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Teaching About Islam Hasn’t Been Banned


Q: Did the U.S. Supreme Court bar public schools from teaching about Islam?

A: No. That rumor originates from a website that describes itself as satirical.

FULL ANSWER

Public schools in America can teach about religion, but they can’t preach about religion.

In 1963, the U.S. Supreme Court ruled that it’s unconstitutional for public schools to mandate religious activities. In that case — School District of Abington Township v. Schempp — the activity at issue was reading the Bible. But the ruling goes for all religions.

In a June 17, 1963 opinion, then-Supreme Court Justice Tom C. Clark wrote that the subject of religion could still be taught in schools. He wrote: “It might well be said that one’s education is not complete without a study of comparative religion or the history of religion and its relationship to the advancement of civilization. It certainly may be said that the Bible is worthy of study for its literary and historic qualities. Nothing we have said here indicates that such study of the Bible or of religion, when presented objectively as part of a secular program of education, may not be effected consistently with the First Amendment.”

A story that has been circulating on Facebook claiming that the Supreme Court recently ruled that public schools cannot teach Islam is false. Users of the social media site rightly flagged it as suspicious.

The story originated on a website called America’s Last Line of Defense, which describes its content as satire aimed at trolling conservatives. The site has a disclaimer that says everything on the site is “fiction.”

But, almost a year after it first appeared, the story is still getting picked up and posted by websites that have no such disclaimer.

The story says in part: “This rolls back an Obama regulation that forced children to learn about the ‘peaceful’ religion of Islam so they would be more tolerant of terrorists. The age of indoctrination is over.”

When the story first appeared back in April 2017, some conservatives were concerned that a public television project called “Access Islam” was actually an “Islamic indoctrination program for the public schools.” Martin Mawyer, founder of the Christian Action Network, started a petition on Change.org calling on the U.S. Department of Education to “dump” the program.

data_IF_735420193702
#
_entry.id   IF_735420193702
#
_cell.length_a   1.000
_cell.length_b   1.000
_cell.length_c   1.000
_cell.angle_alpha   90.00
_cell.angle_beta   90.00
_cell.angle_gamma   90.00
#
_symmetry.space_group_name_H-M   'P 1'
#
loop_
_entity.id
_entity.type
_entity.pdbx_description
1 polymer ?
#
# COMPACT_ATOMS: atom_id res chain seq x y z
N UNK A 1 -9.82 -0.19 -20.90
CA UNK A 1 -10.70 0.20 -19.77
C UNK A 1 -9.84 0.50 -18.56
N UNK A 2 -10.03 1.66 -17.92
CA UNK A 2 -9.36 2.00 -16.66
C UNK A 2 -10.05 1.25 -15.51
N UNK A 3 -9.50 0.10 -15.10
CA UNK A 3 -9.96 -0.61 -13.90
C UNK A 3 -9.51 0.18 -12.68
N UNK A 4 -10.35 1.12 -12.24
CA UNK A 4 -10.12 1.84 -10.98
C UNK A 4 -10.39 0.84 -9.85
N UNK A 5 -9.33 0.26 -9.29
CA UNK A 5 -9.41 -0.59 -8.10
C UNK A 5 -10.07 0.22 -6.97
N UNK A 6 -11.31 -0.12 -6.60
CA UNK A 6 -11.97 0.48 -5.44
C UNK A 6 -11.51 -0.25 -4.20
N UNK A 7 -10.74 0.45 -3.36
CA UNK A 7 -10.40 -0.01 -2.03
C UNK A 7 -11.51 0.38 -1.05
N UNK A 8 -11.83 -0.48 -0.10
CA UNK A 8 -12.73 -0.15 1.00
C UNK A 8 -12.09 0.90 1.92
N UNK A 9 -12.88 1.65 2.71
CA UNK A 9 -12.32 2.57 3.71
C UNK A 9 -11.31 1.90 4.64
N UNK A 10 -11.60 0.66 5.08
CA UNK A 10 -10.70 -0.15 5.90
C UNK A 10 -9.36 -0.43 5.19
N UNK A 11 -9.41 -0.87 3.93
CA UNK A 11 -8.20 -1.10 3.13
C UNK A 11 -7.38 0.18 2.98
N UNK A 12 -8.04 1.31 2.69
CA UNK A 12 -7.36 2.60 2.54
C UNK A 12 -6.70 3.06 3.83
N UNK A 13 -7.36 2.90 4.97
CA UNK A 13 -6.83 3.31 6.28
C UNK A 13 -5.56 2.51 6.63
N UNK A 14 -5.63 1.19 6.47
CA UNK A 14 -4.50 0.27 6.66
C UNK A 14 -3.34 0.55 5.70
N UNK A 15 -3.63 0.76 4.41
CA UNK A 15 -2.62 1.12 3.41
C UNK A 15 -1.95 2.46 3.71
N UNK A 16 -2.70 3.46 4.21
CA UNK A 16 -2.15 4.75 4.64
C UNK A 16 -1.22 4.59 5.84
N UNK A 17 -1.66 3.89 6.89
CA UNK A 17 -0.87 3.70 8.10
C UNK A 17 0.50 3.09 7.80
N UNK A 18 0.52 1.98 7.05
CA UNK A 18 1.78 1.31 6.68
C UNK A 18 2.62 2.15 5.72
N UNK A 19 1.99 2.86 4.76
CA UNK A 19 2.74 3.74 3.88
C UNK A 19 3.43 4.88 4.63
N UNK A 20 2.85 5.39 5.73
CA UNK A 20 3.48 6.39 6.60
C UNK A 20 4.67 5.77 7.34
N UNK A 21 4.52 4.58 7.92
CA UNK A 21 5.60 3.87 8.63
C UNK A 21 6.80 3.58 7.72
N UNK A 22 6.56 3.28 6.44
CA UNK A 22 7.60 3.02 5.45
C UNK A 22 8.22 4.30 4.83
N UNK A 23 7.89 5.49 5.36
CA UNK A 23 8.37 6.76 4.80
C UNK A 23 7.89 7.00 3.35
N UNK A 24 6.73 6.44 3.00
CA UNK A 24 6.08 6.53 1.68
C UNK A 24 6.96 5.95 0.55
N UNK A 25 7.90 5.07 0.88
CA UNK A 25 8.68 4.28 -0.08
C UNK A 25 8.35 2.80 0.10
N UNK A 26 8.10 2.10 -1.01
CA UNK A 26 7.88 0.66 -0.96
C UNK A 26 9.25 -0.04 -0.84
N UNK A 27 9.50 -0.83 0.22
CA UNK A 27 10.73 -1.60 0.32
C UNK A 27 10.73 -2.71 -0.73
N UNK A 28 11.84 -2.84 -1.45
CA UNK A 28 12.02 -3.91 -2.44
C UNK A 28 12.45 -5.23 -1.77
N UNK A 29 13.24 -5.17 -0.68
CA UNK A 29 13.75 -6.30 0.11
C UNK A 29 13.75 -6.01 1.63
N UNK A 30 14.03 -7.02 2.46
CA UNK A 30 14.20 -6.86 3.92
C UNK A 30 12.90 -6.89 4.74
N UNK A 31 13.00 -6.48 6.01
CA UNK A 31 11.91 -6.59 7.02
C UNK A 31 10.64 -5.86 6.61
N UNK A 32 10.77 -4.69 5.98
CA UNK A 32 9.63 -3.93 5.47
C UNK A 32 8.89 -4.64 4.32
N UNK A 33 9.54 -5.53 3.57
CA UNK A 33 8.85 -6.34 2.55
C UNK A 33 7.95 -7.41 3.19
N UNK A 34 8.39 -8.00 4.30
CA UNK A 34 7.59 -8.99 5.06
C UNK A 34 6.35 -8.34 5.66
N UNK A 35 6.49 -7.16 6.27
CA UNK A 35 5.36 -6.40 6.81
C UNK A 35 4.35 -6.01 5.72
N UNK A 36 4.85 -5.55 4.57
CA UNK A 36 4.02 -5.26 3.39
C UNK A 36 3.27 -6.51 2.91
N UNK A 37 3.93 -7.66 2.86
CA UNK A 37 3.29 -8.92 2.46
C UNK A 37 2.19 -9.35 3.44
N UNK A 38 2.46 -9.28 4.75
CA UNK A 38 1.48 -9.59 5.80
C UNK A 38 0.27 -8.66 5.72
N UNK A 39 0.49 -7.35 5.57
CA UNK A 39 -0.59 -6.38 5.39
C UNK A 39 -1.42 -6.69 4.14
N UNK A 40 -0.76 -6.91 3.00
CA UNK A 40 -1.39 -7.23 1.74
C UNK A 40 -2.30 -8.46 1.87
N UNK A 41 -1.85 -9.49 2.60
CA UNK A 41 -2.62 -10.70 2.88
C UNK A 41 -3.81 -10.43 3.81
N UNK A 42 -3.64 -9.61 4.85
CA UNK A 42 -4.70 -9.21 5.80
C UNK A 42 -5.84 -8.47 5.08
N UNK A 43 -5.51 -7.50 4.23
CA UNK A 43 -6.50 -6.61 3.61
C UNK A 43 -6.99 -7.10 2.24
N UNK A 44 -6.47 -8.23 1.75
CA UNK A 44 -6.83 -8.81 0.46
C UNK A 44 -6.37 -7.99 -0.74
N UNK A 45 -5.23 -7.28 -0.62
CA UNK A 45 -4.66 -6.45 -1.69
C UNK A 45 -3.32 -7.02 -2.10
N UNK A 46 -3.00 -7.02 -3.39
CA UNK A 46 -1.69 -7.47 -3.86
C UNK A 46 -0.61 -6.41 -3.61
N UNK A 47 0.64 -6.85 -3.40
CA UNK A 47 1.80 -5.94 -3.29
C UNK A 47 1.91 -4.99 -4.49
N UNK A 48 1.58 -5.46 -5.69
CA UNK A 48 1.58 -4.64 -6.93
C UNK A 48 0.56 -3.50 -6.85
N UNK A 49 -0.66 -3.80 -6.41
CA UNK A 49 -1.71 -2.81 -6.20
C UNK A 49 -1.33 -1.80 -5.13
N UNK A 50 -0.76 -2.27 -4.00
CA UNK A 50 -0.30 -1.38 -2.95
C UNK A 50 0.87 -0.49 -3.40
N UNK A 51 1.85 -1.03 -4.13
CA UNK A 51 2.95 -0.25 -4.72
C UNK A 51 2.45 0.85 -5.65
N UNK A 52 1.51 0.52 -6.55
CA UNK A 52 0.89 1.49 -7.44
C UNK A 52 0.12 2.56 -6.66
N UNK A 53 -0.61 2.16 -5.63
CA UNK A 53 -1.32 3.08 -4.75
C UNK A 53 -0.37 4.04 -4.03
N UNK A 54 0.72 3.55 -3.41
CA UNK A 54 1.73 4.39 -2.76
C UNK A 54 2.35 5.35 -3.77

But Access Islam is a project of the New York-based public television station, THIRTEEN. It did receive funding from the Education Department to create the program, though.

This made-up story is similar to another one that originated on the same website, around the same time last year.

As we wrote at the time, that story falsely claimed that President Donald Trump’s appointee to the Supreme Court, Neil Gorsuch, cast the deciding vote in the case and wrote the majority opinion for the court banning the teaching of Islam in public schools. When that story began circulating, Gorsuch had yet to hear his first case as a member of the court — let alone author an opinion.

Editor’s note: FactCheck.org is one of several organizations working with Facebook to help identify and label viral fake news stories flagged by readers on the social media network.

Sources

School District of Abington Township v. Schempp. 374 U.S. 203. Supreme Court of the U.S. 17 Jun 1963.

BREAKING: Supreme Court Sides With Trump–This Changes Everything.” TheLastLineofDefense.org. 7 Apr 2017.

Mawyer, Martin. “Dump ‘Access Islam’ from Public Schools.” Change.org. Accessed 26 Jan 2017.

Wallace, Caroline. “SCOTUS Didn’t Ban Teaching About Islam.” FactCheck.org. 21 Apr 2017.

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False

Supreme Court: “Public schools in this country will NOT teach the tenets of Islam.”

Friday, April 7, 2017